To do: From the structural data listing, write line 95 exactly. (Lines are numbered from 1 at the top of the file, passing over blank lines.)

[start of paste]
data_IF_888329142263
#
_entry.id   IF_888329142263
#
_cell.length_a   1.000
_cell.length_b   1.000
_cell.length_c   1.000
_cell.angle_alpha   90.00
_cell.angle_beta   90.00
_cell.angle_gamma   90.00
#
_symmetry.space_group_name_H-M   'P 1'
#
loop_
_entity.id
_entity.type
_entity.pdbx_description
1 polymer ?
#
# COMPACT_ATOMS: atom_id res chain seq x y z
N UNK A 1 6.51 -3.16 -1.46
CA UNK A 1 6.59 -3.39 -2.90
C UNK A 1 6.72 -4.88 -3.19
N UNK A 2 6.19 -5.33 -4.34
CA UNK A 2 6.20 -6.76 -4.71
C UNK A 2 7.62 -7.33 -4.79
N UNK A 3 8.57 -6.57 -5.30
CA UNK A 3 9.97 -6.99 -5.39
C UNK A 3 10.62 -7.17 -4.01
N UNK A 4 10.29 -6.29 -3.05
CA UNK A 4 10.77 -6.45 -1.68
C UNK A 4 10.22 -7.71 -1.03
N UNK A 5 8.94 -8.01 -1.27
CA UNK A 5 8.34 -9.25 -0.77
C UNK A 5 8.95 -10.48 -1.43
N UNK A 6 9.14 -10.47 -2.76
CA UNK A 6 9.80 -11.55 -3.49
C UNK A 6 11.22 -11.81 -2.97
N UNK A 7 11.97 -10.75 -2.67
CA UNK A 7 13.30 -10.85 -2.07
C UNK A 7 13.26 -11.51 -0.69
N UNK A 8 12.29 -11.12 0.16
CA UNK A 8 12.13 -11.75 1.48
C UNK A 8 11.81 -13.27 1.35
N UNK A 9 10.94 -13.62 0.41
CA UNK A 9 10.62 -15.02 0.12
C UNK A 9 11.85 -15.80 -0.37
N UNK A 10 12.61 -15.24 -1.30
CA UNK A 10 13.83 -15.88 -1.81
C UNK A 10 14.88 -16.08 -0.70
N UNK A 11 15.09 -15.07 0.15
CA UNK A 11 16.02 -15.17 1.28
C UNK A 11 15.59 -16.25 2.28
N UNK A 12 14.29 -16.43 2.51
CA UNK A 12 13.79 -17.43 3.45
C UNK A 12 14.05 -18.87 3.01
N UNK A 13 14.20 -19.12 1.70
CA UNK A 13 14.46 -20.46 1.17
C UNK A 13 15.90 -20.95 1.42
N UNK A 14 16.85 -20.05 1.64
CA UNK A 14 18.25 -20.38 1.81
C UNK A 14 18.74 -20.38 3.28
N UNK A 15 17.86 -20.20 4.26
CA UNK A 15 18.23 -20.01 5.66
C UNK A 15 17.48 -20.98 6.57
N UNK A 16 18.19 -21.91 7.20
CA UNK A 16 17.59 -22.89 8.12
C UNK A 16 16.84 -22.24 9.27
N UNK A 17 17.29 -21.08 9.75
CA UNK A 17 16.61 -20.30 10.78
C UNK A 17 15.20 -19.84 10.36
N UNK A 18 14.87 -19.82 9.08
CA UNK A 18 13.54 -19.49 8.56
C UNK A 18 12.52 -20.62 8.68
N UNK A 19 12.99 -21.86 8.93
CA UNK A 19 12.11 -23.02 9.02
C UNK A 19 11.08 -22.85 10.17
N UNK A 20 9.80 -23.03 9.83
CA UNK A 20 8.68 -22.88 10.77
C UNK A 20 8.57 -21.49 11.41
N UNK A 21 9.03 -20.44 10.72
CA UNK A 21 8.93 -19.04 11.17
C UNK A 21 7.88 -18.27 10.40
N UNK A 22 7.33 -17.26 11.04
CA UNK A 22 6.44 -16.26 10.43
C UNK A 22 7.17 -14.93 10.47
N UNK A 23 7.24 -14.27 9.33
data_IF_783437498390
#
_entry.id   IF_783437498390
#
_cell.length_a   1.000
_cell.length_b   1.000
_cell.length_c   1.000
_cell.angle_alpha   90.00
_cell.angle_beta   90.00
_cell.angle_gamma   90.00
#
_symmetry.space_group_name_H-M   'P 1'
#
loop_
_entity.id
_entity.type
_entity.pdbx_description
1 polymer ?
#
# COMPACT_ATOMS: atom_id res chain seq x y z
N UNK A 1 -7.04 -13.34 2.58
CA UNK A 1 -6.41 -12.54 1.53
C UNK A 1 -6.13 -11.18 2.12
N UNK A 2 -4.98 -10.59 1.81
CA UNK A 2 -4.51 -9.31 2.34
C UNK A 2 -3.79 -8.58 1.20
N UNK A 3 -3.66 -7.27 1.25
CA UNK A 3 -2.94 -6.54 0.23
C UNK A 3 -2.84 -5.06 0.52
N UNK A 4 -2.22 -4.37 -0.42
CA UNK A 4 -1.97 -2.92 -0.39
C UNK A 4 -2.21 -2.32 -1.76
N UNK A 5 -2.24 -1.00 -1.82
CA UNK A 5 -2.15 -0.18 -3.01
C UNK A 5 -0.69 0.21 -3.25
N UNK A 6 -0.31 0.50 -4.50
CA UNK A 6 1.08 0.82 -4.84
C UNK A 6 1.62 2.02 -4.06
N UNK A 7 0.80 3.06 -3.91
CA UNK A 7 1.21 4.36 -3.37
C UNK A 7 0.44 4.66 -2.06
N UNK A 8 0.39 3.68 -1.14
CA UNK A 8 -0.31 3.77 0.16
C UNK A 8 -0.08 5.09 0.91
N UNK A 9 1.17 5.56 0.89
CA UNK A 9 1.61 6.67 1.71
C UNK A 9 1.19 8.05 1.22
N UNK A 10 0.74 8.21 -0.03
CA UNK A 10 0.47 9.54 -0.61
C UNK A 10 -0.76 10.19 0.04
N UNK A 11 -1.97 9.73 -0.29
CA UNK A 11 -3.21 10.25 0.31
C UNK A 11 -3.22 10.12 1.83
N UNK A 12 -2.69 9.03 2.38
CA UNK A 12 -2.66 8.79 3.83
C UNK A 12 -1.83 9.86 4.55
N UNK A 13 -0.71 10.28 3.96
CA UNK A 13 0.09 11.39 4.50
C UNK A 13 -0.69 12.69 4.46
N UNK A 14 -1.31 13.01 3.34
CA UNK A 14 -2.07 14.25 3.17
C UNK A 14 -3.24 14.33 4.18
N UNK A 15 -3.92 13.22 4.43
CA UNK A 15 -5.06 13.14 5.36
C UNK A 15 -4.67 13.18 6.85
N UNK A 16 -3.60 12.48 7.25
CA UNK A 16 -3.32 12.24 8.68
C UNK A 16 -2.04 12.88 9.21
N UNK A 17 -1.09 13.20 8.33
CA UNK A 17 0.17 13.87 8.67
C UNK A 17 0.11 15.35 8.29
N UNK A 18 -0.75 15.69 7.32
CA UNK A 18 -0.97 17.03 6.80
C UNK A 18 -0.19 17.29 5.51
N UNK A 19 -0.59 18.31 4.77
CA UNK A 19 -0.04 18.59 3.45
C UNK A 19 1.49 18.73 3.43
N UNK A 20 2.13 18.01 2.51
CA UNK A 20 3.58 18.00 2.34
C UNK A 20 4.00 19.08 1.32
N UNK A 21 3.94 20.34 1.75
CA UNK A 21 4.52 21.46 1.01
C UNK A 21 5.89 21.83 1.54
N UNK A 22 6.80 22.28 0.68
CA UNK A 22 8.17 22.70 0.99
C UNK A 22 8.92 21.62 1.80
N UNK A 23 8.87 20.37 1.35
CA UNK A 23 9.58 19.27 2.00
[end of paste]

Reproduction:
_cell.angle_alpha   90.00